How Circular Economy Can Support The Transition To A Sustainable World
Circular economy is not just about reuse, but also innovation, value retention, new uses of existing products, recycling, adaptability and flexibility.
Here’s why the concept is fast catching up in countries like China, Japan, and Germany.
The world today is facing a sustainability crisis. While cities and nations have developed rapidly in the past century, the long-term impact of this unplanned and resource-intensive growth are now becoming evident. From global climatic change to food shortage, we are seeing a series of crises, which will only multiply in the coming decades if not dealt with in an intelligent and innovative way.
The theme of a circular economy, however, is now emerging and rapidly gaining attention as a means to support the transition to a more sustainable and resilient world.
Understanding Circular Economy
According to Ellen MacArthur, the creator of the term, a circular economy is essentially based on five broad principles:
1. Design out of waste
2. Build resilience through diversity
3. Rely on energy from renewable resources
4. Think in systems
5. Waste is food
Thus, while there is not a set definition, a circular economy seeks to “rebuild capital, whether this is financial, and manufactures, human, social or natural. This ensures enhanced flow of goods and services. The systems diagram (Figure 1) illustrates the continuous flow of technical and biological materials through ‘value circles’.”
The concept of circular economy is sometimes wrongly seen as a high-quality reuse of resources. However, the concept is about closing of cycles, the making of products from reusable resources and using them for as long as possible through maintenance, repair and by sharing the utilisation of such products. Thus, a circular economy is not only about reuse but also innovation, value retention, new uses of existing products, recycling, adaptability and flexibility.
Experiences of nations
Nations are now attempting to translate the concept of circular economy into development legislation and through application of technology and practices. China, for example, has developed an extensive legislative and regulatory framework to promote the concept. The Circular Economy Initiative Development Strategy (2002) focused on sustainable production and consumption. The focus of circular policy in china has shifted from waste recycling to broader efficiency-oriented control at every stage of production, distribution and consumption. The strategy encompasses efficiency and conservation, land management and soil protection and integrated water resource management as key issues.
Thus, the concept of circular economy is being used by China as a development strategy to switch to a more sustainable economic structure. The impact of the strategy is already visible. A sustainable energy revolution is now underway in the country and is reflecting in the plummeting price of solar energy in the country. The large-scale production of solar energy seems to have lowered the price of panels, making the energy cheaper than traditional coal and gas.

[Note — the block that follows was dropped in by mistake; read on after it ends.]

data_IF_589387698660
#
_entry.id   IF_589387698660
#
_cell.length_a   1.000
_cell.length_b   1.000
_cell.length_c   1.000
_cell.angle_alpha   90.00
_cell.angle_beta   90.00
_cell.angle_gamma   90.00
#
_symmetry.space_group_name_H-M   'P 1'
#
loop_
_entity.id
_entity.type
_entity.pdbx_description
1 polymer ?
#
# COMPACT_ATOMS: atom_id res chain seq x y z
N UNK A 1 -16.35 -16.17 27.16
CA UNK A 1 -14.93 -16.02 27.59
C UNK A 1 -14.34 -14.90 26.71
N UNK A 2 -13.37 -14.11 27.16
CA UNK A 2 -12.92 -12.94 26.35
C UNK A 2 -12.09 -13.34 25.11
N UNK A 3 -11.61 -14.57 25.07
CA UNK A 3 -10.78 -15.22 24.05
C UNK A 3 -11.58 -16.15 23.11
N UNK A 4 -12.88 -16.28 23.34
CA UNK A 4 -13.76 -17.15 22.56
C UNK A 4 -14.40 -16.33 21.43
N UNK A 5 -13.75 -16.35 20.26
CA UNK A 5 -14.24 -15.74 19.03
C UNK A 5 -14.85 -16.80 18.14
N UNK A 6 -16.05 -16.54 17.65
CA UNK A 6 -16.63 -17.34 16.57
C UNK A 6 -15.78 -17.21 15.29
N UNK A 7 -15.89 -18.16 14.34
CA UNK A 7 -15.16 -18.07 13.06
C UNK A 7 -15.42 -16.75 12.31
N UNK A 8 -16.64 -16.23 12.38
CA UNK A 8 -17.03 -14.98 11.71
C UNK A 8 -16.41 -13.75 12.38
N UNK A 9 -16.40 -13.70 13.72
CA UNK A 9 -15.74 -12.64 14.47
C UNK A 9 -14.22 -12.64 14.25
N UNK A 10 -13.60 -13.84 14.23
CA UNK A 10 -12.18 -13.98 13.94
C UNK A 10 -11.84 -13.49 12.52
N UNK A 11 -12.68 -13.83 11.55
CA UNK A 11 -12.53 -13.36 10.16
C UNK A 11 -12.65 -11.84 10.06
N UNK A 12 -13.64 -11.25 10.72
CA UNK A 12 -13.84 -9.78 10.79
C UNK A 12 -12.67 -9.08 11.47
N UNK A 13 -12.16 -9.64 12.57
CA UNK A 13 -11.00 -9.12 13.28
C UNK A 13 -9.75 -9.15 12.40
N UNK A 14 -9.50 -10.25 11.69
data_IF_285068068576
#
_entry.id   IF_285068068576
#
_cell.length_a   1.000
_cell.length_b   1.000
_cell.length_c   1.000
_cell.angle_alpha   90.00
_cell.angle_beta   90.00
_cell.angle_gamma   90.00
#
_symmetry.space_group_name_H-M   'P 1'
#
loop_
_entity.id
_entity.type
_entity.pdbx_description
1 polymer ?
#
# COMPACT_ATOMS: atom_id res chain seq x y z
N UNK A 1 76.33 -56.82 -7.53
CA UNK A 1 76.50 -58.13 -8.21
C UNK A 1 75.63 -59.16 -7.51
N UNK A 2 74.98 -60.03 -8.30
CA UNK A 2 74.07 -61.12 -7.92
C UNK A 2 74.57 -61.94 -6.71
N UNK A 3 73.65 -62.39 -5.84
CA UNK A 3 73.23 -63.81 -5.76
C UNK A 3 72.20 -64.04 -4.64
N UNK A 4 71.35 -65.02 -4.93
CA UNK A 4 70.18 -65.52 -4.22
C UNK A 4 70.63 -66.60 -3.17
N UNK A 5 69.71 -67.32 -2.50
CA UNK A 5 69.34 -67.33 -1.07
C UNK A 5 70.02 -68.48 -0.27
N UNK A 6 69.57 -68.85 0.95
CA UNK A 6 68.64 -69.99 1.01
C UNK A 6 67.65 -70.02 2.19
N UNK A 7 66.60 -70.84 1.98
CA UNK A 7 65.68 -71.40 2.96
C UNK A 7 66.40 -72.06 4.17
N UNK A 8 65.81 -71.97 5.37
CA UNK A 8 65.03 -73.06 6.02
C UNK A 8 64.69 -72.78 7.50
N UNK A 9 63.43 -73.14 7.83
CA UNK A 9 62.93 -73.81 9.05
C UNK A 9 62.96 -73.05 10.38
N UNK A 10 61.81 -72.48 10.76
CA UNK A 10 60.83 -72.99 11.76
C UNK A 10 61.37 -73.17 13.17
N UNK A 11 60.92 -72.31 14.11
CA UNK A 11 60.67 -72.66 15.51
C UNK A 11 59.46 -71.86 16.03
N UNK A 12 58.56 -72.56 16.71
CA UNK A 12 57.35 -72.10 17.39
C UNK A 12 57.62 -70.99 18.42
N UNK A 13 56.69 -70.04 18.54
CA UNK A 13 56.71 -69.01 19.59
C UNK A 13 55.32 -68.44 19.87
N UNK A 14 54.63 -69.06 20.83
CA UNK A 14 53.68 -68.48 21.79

Japan too has been focusing on waste management and resource depletion since the turn of the century. The country is trying to create a society that is less dependent on natural resources. A series of laws have been passed to work towards this goal. For example, Law for the Promotion of Efficient Utilisation of Resources passed in the year 2000, is aimed at minimising waste by producers as well as consumers. This law was the first in the world to adopt a lifespan approach and thus covered every stage of manufacturing.
Germany was actually the first country to enact an explicit circular economy law which focuses on waste management. The Circular Economy and Waste Management Law has been in effect since the 1990s. The law requires producers and sellers to meet set criteria:
1. Minimisation of the amount of waste arising from production and use
2. Possibility of maximum high-quality waste recovery
3. Feasibility of environment-friendly disposal of unusable waste
Opportunities and challenges
The concept of circular economy is thus much more than just recycling and reuse. It begins with the design and production process of new products and planning them in a way that waste is either completely avoided or minimised. This requires the policy makers and designers to think in systems and recognise relationships, in companies and production processes as well as in the development of buildings, neighbourhoods and cities. Existing and well-developed urban areas lend themselves easily to the concept as they already have a network of citizens, retailers and service providers. But at the same time, since there is already an existing system in the cities, any change cannot be brought at once and has to be marginal.
One can say that the concept of circular economy has always been functioning in cities at some level. Indian cities especially have seen this concept at work and have retained its value. Thus, some building may have been a palace once but was later probably used as an office. Innovative reuse and renovation is what has kept ancient cities like Varanasi and Delhi alive till date.
We perhaps need to take inspiration from our past and think creatively to put modern-day innovations to smart use.
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